Jonah Lomu's mother joined community leaders, sporting idols and hundreds of other supporters at last night's memorial service in Mangere but questions were raised after his wife Nadene was notably absent.
A two-hour tribute to the fallen All Black winger took place at the Tongan Methodist church Lotofale'ia, where Lomu once attended as a child, with Minister of Pacific Island Affairs, Peseta Sam Lotu-Iiga and MP for Mangere, Su'a William Sio, among the dignitaries at the service which involved musical performances, hymns and prayers.
At today's announcement of Lomu's public memorial arrangements, family spokesperson and former All Blacks coach John Hart told media of the difficulty Nadene and their two children were experiencing but said she "has come through a period of shock and is starting to get more balance."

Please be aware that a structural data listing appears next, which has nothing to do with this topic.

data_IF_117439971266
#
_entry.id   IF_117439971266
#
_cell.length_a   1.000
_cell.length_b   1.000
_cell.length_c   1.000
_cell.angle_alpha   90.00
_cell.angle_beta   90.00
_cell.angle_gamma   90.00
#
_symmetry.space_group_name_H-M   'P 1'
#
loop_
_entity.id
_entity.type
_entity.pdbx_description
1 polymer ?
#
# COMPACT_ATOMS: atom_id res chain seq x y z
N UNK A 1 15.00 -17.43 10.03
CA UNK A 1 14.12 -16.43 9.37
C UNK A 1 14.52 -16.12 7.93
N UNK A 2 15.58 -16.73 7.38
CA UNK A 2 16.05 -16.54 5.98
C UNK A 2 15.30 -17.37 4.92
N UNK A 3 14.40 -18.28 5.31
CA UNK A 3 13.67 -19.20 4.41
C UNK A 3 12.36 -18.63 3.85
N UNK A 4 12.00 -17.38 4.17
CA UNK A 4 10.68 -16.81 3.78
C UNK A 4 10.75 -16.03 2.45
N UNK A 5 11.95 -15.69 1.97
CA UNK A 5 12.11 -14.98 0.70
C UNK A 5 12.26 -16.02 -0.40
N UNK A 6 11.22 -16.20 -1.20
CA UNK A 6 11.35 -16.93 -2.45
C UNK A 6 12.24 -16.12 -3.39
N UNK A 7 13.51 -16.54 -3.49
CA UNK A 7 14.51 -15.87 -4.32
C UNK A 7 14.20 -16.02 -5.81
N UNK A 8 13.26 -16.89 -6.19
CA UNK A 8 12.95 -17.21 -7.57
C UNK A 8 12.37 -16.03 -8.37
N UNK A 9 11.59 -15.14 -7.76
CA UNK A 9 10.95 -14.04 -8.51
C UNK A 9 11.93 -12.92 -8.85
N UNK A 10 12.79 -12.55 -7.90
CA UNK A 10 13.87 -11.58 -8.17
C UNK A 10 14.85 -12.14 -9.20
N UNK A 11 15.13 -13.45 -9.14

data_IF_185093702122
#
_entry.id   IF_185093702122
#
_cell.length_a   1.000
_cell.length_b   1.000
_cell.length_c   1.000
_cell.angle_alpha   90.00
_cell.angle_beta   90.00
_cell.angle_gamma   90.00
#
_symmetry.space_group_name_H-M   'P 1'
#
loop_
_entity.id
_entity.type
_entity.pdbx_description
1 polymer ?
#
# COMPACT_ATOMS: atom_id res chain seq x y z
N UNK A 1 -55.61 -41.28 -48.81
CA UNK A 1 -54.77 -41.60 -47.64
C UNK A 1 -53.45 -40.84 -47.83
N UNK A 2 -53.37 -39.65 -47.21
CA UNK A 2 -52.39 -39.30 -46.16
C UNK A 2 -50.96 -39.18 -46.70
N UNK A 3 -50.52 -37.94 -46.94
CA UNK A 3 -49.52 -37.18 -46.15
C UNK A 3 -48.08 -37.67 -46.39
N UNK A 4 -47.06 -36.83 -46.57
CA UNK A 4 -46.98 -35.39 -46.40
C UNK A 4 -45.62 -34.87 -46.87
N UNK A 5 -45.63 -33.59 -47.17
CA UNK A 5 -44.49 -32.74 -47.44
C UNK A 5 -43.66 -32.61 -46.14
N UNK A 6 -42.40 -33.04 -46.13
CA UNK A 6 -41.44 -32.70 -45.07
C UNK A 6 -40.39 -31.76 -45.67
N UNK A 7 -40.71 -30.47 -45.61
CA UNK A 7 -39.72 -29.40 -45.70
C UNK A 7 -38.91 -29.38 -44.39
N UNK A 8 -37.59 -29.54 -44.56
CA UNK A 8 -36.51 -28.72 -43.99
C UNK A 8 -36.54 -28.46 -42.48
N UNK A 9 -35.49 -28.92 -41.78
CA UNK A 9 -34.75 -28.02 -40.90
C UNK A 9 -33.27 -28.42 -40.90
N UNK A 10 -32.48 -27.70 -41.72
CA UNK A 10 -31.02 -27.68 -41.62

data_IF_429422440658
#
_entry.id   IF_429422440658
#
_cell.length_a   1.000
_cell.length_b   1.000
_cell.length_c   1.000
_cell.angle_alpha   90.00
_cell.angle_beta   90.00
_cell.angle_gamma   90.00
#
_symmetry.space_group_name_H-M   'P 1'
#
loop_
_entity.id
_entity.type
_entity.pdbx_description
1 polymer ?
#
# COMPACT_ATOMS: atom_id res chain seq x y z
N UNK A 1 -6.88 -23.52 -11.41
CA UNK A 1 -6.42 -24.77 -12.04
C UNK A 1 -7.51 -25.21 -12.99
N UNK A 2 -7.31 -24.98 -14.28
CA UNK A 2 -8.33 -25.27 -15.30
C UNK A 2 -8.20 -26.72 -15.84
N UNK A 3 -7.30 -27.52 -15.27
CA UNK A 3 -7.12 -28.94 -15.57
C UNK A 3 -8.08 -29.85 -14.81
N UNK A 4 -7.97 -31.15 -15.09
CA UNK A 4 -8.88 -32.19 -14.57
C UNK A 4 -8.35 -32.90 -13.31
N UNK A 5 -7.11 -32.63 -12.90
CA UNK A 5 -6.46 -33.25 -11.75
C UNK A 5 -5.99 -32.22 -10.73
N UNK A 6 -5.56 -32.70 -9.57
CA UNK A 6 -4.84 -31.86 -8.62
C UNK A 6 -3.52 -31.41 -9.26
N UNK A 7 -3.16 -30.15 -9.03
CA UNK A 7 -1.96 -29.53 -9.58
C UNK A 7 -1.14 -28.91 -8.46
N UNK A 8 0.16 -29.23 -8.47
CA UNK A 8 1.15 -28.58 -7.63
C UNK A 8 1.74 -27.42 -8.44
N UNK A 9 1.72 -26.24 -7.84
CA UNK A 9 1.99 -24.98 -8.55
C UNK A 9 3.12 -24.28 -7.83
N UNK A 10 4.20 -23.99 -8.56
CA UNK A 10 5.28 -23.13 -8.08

The announcement also marked the first time a member of the Lomu family had spoken since Jonah's death, with his brother John making himself available for comment.
However, his inolvement in the announcement was short-lived after a question aimed at Nadene's absence saw Hart step in before he could answer.
"The service last night was not an official service," explained Hart.
"Nadene, at this stage, is not ready to go to a service. Her public appearances will be around the [memorial] on Monday [at Eden Park] and obviously at the church service on the Tuesday."
Nadene Lomu drew criticsm after she set up a controversial Givealitte page in her husband's name just over 24 hours after his passing. Public interest saw the Givealittle website crash for a brief time.
It was later revealed to ONE News that Nadene had asked someone else to create the page and that the family felt it was 'poorly written'.
The page was updated to clarify why donations were being sought before it was taken down completely.
At the time a family memeber told ONE News: "Nadene isn't setting up pages on the internet. She's been in her bed just crying the whole time.
"It was set up by someone else but the writing on the page was off."